Donald J Horowitz: Let me go back to 1994 for a minute. That’s when these events occurred . . .
DJH: . . . the, and the ones in Rwanda, the events. Can you remember what you were doing at that time?
I was home. I was home in Cameroon. I was working at the National Assembly then. I was the Chief Interpreter at the Cameroon National Assembly and we all saw it on television, you know, the killings on television. I have to say that at that time I did not quite understand what was happening. We just saw this killing.
I remember that there were prayer sessions in the, in churches in Cameroon. You know, they were saying on, at the, on the radio, “You have to pray for Rwanda,” you know. “Killings are happening or occurring there. People are killing others.” I did not quite understand what was happening until a Cameroonian was appointed to go to the (______).
At that time it was the United Nation Mission for Rwanda, Peacekeeping Mission for Rwanda by the name of Booh Jacques. He had been our Ambassador in Paris and then Minister of Foreign Affairs in Cameroon ‘til he was appointed there as a special envoy for the UN along with General, General Dallaire, the Canadian who was to, to, to head the, the, the mission military-wise.
That’s how, you know, we really became interested and knew that there was a conflict between a group called Hutu, another group called the Tutsi. Then we received a lot of refugees coming from Rwanda but in Cameroon we never knew who was what – who was Hutu, who was Tutsi. We didn’t know. We just knew that there was a war going on in Rwanda and people were fleeing Rwanda, running, leaving Rwanda and going to neighboring countries.
We received quite a lot of them in Cameroon.
DJH: And did you meet any of them or talk to any of them at that time?
DJH: So when you were asked to join the ICTR a few years later, were you surprised or what did you think?
I was surprised when I received the offer.
DJH: And what did you (___)?
Then also I was thrilled, you know, to, to be, to come and work with the UN but a bit worried because of what I had seen on television and my entourage was saying, “But you’re crazy. Did you see what was happening there?” How could you, how can you decide to . . . ?” Especially my husband.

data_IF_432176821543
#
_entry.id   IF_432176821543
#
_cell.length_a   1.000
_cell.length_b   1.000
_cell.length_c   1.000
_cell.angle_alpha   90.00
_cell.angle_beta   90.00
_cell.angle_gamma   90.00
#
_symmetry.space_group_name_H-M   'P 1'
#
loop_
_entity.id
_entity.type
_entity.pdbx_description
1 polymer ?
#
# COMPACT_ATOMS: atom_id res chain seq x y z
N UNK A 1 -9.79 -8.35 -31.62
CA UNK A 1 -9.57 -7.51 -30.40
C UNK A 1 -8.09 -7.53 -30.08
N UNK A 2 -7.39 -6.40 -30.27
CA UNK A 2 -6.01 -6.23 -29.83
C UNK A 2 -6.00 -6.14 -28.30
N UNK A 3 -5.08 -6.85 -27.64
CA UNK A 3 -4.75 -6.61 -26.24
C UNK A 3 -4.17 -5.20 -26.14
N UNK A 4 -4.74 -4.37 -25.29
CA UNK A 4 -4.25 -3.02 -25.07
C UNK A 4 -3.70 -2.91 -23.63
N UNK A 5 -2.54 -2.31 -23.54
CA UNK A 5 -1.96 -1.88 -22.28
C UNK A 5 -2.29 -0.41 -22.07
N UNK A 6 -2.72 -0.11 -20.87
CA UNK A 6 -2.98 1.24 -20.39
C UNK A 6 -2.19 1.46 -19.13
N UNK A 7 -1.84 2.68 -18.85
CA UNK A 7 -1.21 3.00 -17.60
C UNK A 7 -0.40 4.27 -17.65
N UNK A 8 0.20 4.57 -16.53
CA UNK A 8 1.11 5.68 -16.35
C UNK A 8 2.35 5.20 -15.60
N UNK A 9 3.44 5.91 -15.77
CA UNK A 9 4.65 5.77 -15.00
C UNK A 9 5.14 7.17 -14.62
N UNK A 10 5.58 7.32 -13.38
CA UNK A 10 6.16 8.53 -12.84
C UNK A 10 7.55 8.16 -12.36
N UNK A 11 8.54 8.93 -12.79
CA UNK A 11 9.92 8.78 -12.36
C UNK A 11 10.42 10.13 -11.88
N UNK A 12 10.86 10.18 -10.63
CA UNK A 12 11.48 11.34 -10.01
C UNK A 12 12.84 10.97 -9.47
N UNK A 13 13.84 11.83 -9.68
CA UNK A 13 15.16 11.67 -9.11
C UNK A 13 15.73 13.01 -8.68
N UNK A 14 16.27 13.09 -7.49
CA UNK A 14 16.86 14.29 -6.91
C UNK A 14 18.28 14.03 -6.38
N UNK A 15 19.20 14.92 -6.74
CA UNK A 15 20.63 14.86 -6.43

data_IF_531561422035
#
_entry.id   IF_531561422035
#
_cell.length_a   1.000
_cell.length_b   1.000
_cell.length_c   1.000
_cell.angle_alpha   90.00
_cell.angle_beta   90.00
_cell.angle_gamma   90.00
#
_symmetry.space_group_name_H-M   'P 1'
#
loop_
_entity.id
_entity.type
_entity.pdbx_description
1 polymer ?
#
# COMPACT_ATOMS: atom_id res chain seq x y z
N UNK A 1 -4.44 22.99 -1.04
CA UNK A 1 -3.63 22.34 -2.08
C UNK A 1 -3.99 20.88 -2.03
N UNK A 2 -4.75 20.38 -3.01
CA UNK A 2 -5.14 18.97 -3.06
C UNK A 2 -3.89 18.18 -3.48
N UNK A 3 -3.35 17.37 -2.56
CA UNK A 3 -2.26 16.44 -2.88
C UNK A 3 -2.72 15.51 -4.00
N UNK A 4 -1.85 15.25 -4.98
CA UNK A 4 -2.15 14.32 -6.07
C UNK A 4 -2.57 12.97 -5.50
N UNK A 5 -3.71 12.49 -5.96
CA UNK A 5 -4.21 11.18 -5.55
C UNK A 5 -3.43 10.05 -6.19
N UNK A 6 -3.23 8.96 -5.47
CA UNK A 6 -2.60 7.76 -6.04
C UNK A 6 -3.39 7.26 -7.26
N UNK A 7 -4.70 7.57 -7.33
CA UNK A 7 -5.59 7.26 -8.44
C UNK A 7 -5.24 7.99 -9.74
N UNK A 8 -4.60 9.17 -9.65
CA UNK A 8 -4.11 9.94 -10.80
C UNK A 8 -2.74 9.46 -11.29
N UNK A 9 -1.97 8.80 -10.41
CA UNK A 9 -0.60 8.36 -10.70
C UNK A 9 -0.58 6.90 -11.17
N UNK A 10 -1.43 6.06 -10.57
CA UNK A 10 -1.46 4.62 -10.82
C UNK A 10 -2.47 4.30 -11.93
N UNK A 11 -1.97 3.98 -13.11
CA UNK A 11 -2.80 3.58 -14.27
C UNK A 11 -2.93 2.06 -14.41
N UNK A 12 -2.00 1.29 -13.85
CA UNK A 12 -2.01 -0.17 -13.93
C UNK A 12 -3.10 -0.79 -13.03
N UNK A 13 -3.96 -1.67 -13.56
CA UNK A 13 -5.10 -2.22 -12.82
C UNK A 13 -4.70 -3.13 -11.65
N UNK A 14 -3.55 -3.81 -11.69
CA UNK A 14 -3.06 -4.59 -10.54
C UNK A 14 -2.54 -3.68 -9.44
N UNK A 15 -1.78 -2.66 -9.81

He was like, “You’re not going there because, you know, all the killing, what we saw on television.” And I’m like, “But you know people live there. After, let me go for two weeks then I will see. If it’s not what it should be then I will come back.” So that basically what we had agreed on, but I stayed (__) and I’m here today.
DJH: All right, and when you went there apparently you felt safe enough, yes or no?
It was safe, but you know there was – you know, you, you feel safe because you know you’re guarded, but in the background you have all these things that have happened and are still happening in town. You hear about killing here and there. You know that people have been killed. People have been attacked but you feel safe because you know that you have your radio and you can call anybody at any time and they will come and pick you up.
Because you’re from the UN, you have this "security" quote unquote, more or less around you but there is something in the air that make you not to feel that safe. But it is – and even today, whenever I go to Kigali I still feel there’s something. I don’t feel too comfortable. I can’t put a finger on it. I can’t put a name on it but it’s, it's in the air.
DJH: But you, but you decided to stay nevertheless.
I decided to stay because I liked what I was doing and I was comfortable, and it was difficult at that time but some people had to stay behind to do the job so I guess most people stayed because they like the place, because they like the job or they like the money as well because it was, it’s well paid. We have to acknowledge.